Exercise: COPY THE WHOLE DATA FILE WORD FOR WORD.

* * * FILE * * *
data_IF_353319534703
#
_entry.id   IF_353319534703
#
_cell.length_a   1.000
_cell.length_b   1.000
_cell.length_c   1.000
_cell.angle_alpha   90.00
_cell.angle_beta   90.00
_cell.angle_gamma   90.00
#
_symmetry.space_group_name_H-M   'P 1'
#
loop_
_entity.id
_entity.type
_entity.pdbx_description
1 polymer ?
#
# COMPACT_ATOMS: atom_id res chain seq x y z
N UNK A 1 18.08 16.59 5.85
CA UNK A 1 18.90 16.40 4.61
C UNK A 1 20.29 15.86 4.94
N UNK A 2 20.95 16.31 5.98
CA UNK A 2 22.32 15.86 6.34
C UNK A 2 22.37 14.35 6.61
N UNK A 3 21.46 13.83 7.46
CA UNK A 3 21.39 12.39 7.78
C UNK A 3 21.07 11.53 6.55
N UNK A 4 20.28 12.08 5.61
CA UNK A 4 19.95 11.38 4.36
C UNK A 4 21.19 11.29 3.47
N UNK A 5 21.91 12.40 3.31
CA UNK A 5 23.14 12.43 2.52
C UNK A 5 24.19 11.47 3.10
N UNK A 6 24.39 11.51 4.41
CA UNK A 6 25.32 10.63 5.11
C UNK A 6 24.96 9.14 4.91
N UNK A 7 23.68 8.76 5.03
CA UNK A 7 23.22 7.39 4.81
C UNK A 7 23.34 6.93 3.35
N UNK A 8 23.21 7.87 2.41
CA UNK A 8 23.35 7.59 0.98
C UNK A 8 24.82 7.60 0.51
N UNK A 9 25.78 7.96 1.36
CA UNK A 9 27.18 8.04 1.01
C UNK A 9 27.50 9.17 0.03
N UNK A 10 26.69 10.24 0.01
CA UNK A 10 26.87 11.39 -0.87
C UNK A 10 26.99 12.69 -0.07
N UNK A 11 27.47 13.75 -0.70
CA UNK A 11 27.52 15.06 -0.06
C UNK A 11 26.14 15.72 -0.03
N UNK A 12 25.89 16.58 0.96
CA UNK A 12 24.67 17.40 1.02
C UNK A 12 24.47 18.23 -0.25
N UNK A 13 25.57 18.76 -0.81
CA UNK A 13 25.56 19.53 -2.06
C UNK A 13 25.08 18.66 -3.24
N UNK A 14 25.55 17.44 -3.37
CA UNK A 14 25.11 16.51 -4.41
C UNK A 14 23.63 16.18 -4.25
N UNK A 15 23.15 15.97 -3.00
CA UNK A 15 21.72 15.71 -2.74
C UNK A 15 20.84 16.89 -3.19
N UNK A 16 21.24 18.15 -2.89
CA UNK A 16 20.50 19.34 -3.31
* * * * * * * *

data_IF_353319534703
#
_entry.id   IF_353319534703
#
_cell.length_a   1.000
_cell.length_b   1.000
_cell.length_c   1.000
_cell.angle_alpha   90.00
_cell.angle_beta   90.00
_cell.angle_gamma   90.00
#
_symmetry.space_group_name_H-M   'P 1'
#
loop_
_entity.id
_entity.type
_entity.pdbx_description
1 polymer ?
#
# COMPACT_ATOMS: atom_id res chain seq x y z
N UNK A 1 18.08 16.59 5.85
CA UNK A 1 18.90 16.40 4.61
C UNK A 1 20.29 15.86 4.94
N UNK A 2 20.95 16.31 5.98
CA UNK A 2 22.32 15.86 6.34
C UNK A 2 22.37 14.35 6.61
N UNK A 3 21.46 13.83 7.46
CA UNK A 3 21.39 12.39 7.78
C UNK A 3 21.07 11.53 6.55
N UNK A 4 20.28 12.08 5.61
CA UNK A 4 19.95 11.38 4.36
C UNK A 4 21.19 11.29 3.47
N UNK A 5 21.91 12.40 3.31
CA UNK A 5 23.14 12.43 2.52
C UNK A 5 24.19 11.47 3.10
N UNK A 6 24.39 11.51 4.41
CA UNK A 6 25.32 10.63 5.11
C UNK A 6 24.96 9.14 4.91
N UNK A 7 23.68 8.76 5.03
CA UNK A 7 23.22 7.39 4.81
C UNK A 7 23.34 6.93 3.35
N UNK A 8 23.21 7.87 2.41
CA UNK A 8 23.35 7.59 0.98
C UNK A 8 24.82 7.60 0.51
N UNK A 9 25.78 7.96 1.36
CA UNK A 9 27.18 8.04 1.01
C UNK A 9 27.50 9.17 0.03
N UNK A 10 26.69 10.24 0.01
CA UNK A 10 26.87 11.39 -0.87
C UNK A 10 26.99 12.69 -0.07
N UNK A 11 27.47 13.75 -0.70
CA UNK A 11 27.52 15.06 -0.06
C UNK A 11 26.14 15.72 -0.03
N UNK A 12 25.89 16.58 0.96
CA UNK A 12 24.67 17.40 1.02
C UNK A 12 24.47 18.23 -0.25
N UNK A 13 25.57 18.76 -0.81
CA UNK A 13 25.56 19.53 -2.06
C UNK A 13 25.08 18.66 -3.24
N UNK A 14 25.55 17.44 -3.37
CA UNK A 14 25.11 16.51 -4.41
C UNK A 14 23.63 16.18 -4.25
N UNK A 15 23.15 15.97 -3.00
CA UNK A 15 21.72 15.71 -2.74
C UNK A 15 20.84 16.89 -3.19
N UNK A 16 21.24 18.15 -2.89
CA UNK A 16 20.50 19.34 -3.31